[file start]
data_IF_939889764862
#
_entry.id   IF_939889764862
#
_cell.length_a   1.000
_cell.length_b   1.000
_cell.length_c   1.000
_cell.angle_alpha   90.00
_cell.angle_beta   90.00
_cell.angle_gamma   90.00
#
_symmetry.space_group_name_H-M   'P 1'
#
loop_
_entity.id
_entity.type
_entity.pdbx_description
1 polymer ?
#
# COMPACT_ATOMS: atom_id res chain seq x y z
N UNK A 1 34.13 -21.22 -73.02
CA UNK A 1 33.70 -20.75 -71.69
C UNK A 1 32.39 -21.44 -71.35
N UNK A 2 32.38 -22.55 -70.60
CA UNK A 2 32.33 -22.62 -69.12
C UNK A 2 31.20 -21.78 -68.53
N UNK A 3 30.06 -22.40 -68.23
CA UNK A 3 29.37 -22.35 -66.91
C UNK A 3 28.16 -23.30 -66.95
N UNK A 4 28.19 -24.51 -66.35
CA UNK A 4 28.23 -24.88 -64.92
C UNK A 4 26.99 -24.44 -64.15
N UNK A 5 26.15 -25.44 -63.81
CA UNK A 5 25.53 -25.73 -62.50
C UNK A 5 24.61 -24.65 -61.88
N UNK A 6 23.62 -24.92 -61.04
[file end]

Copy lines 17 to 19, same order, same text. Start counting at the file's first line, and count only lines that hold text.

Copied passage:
_entity.pdbx_description
1 polymer ?
#